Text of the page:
Intrathecal Pain Pumps

What Is an Intrathecal Pain Pump?

Our spinal cord is surrounded by a fluid-filled space called the intrathecal space. This is where cerebrospinal fluid, a clear, colorless fluid, flows, protecting our brain and spinal cord. An intrathecal pain pump refers to a method of delivering medication directly to the spinal cord via a small, pump-like implant. By releasing medication directly into the fluid surrounding the spinal cord, patients may experience faster relief and fewer or more tolerable drug side effects.

The pump is a metal device roughly the size of a hockey puck. The system consists of a pump and catheter, both of which are surgically placed under the skin. The pump is a round device that stores and delivers pain medication. It is placed in your abdomen. The catheter –a thin, flexible tube–- is inserted into your spine and connected to the pump. The device is programmable to deliver medication over a specified time slowly. It can also be configured to release different amounts of drugs at various times of the day. The pump stores information about your prescription and can be refillable.

How Does an Intrathecal Pain Pump Work?

During the procedure, an intravenous (IV) line is started to help deliver anesthetics. Once under, patients are position onto one of their sides to get better access to the back. A small incision is then created to insert the catheter in the intrathecal space surrounding the spinal cord. A catheter extension is then passed through the skin and into the abdomen area, where the pump will be implanted.

Next, the physician makes another incision on the side of the abdomen where the pump is inserted between the skin and muscle layers. Lastly, both incisions are closed and dressed accordingly. After the surgery, you will be taken to the recovery area, where your vitals and pain levels will be monitored. Most people are able to go home the same day with instructions to help ensure a successful recovery.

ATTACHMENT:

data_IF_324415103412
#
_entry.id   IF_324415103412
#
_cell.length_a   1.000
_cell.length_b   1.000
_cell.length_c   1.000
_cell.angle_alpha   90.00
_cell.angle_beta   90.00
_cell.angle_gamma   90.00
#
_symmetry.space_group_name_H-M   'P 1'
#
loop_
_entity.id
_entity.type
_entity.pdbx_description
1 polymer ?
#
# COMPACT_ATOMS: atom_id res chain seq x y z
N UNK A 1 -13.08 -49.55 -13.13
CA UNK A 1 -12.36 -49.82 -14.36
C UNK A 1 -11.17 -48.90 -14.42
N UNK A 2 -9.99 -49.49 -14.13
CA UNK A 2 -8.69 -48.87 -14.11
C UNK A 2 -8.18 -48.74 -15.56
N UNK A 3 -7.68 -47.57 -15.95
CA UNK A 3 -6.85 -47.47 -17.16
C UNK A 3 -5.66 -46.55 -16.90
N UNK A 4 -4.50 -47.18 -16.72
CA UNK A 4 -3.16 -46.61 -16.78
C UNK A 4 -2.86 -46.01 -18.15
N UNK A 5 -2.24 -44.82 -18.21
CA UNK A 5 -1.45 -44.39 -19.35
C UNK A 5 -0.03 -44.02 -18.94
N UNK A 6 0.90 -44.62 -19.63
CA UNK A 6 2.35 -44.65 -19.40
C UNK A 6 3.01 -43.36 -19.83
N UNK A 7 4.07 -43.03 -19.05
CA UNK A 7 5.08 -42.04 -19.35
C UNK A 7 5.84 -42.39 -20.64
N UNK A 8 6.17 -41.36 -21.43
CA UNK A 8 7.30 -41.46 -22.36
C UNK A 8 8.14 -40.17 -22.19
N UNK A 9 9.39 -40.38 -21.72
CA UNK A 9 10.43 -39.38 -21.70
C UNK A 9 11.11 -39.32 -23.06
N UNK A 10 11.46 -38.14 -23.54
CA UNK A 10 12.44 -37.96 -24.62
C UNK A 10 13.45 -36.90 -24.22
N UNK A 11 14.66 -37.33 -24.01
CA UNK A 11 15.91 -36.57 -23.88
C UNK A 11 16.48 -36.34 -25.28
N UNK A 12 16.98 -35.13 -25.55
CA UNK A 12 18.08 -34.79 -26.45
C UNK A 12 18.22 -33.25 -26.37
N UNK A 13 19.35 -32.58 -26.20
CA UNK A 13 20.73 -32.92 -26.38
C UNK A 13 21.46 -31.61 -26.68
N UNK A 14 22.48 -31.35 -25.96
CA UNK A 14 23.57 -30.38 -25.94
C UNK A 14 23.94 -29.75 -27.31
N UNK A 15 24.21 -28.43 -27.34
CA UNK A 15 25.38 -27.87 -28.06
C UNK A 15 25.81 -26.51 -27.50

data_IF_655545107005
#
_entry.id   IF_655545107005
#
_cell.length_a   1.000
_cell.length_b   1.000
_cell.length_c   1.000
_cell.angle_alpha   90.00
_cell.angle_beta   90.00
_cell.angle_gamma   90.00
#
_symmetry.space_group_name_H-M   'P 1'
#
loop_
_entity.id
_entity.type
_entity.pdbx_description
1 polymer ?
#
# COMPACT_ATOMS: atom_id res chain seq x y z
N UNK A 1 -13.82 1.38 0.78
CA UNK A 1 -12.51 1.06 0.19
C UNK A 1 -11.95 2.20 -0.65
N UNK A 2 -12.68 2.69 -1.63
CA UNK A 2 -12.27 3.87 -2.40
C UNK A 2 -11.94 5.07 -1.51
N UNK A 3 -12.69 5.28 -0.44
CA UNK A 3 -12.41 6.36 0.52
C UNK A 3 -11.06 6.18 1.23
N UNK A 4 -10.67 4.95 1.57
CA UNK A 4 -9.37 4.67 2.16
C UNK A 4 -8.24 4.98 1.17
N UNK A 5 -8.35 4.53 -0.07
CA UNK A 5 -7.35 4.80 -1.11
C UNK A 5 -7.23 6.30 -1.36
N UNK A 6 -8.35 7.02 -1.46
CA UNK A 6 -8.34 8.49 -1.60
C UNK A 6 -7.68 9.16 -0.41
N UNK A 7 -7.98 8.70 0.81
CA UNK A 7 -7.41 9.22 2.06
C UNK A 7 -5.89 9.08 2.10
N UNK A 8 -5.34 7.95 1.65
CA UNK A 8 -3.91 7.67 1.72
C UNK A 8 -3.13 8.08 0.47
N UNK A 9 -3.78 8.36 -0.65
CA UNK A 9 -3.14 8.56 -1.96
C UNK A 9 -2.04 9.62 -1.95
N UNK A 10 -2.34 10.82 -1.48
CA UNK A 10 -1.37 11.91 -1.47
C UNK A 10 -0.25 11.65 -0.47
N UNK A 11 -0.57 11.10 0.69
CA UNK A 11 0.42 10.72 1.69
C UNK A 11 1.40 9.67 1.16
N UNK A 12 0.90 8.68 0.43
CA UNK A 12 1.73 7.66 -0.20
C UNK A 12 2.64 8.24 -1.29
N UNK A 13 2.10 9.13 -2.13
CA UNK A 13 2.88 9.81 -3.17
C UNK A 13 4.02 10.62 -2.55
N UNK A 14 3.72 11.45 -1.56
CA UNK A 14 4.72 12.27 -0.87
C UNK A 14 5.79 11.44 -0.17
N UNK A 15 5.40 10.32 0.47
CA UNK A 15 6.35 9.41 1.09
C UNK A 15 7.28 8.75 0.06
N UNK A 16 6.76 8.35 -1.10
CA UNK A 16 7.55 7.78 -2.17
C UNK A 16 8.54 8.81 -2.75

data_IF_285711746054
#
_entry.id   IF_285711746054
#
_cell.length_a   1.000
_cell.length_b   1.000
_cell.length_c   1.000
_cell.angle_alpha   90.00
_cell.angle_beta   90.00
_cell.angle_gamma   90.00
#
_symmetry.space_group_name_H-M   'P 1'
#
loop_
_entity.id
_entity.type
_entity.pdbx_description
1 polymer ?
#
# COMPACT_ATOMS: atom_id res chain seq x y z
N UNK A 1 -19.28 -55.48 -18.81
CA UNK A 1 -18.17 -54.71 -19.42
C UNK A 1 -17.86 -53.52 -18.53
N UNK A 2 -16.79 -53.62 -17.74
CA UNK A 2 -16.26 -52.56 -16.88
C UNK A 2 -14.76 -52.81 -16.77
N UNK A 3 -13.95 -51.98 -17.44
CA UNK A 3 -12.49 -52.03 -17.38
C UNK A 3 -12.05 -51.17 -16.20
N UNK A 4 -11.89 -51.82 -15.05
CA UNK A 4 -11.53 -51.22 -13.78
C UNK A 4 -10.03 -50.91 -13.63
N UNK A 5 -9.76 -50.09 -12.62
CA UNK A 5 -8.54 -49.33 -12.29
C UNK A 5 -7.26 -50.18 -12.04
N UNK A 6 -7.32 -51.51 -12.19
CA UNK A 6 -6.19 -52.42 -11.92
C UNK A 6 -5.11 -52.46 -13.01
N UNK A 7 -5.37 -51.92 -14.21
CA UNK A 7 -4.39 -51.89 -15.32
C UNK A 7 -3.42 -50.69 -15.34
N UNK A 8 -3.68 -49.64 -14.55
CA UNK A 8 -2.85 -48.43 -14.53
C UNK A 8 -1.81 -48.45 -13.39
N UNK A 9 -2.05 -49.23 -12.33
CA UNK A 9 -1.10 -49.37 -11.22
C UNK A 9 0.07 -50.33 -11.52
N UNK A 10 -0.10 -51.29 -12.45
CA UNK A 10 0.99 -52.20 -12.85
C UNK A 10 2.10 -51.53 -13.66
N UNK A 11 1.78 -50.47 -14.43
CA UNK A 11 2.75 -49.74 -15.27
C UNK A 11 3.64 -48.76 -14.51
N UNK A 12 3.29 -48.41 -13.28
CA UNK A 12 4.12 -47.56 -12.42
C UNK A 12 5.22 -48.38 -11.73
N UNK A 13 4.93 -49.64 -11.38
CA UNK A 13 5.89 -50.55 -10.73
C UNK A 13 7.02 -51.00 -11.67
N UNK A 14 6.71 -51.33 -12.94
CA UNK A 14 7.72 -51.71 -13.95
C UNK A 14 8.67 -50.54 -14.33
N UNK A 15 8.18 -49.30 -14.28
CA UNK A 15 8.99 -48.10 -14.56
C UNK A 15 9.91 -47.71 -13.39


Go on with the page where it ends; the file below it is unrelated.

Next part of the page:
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How to Prepare For an Intrathecal Pain Pump

In order to determine if you are a good candidate for an intrathecal pain pump implant, patients must undergo a trial period. This period is designed to test if the medication indeed decreases pain levels before inserting the device. This is done by injecting intrathecal medication once or multiple times. We will also need to conduct a thorough physical examination and carefully consider your medical and family history. Some tests such as blood work, x-rays, MRIs, or CT scans may be recommended as well.

If you or someone you know is suffering from any of the symptoms discussed above, please contact our team as soon as possible. Our interventional pain specialists have decades of pain management and recovery expertise. We’d be happy to answer any questions or address any concerns you might have regarding your condition or the care options available to you.

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